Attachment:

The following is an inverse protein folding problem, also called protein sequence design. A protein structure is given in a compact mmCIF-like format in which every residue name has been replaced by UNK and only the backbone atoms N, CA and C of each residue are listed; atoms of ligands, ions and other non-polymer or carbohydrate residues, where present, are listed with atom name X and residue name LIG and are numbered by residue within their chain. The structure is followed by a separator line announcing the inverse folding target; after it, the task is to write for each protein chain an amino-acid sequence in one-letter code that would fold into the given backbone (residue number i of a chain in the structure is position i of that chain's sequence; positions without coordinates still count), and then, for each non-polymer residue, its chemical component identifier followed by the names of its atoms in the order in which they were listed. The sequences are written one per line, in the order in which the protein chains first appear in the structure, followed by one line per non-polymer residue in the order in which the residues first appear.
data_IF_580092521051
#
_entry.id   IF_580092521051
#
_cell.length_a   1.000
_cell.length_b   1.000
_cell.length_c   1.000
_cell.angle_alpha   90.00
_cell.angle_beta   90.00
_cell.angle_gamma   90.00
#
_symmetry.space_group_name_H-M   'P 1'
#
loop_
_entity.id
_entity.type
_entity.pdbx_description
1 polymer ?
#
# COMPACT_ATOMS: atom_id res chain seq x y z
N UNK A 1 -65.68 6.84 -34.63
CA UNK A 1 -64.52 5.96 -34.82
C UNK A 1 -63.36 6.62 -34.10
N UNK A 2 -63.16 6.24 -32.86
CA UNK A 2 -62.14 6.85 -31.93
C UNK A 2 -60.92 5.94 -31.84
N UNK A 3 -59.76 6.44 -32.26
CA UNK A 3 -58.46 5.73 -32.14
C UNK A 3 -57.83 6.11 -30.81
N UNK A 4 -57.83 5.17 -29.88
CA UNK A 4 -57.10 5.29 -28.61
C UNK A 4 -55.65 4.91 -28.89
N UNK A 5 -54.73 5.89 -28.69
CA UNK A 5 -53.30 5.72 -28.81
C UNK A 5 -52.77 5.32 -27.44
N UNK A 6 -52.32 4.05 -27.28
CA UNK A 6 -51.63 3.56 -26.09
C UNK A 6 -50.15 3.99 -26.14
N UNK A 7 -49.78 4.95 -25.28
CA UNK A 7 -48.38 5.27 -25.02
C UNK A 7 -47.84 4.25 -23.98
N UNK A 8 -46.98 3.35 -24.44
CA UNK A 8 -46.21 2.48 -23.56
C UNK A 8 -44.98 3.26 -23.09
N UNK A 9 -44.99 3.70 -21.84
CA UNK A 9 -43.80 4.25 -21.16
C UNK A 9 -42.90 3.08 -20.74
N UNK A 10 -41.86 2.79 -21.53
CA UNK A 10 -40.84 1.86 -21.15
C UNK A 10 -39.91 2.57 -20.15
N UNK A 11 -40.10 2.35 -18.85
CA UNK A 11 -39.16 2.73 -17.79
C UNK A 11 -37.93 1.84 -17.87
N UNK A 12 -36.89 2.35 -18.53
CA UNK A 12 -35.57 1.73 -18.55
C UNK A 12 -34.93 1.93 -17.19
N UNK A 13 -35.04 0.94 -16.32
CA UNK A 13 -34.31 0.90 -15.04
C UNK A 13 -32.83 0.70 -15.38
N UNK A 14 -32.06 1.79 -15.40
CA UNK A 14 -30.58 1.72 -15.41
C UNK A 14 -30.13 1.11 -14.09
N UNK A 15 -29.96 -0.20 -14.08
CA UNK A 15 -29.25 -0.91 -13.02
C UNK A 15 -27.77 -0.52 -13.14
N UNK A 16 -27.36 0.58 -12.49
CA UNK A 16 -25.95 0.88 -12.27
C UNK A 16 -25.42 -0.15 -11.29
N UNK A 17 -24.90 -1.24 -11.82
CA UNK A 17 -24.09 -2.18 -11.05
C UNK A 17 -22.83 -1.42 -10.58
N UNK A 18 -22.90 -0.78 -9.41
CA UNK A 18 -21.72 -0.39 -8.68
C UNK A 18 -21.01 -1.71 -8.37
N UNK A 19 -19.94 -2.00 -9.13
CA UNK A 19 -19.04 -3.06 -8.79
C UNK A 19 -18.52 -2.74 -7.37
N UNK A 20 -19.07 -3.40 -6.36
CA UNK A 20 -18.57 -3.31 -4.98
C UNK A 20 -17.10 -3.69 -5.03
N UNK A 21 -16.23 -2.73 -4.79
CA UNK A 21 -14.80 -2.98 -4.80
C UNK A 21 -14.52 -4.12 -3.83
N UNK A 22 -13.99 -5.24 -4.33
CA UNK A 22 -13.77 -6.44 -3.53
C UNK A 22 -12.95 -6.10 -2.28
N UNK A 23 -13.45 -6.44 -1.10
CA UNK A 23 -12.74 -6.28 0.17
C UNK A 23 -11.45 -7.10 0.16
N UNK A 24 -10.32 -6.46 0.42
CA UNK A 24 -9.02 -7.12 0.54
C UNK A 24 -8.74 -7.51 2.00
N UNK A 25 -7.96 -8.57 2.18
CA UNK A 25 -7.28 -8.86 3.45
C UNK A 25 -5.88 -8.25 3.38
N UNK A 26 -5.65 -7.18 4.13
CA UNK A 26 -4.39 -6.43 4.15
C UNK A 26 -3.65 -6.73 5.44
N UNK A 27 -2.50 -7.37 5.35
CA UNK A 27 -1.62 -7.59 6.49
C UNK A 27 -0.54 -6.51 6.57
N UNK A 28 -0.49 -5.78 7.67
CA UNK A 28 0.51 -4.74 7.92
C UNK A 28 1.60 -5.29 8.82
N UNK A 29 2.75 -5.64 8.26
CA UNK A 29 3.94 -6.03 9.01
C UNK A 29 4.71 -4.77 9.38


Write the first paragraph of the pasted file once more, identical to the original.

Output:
The following is an inverse protein folding problem, also called protein sequence design. A protein structure is given in a compact mmCIF-like format in which every residue name has been replaced by UNK and only the backbone atoms N, CA and C of each residue are listed; atoms of ligands, ions and other non-polymer or carbohydrate residues, where present, are listed with atom name X and residue name LIG and are numbered by residue within their chain. The structure is followed by a separator line announcing the inverse folding target; after it, the task is to write for each protein chain an amino-acid sequence in one-letter code that would fold into the given backbone (residue number i of a chain in the structure is position i of that chain's sequence; positions without coordinates still count), and then, for each non-polymer residue, its chemical component identifier followed by the names of its atoms in the order in which they were listed. The sequences are written one per line, in the order in which the protein chains first appear in the structure, followed by one line per non-polymer residue in the order in which the residues first appear.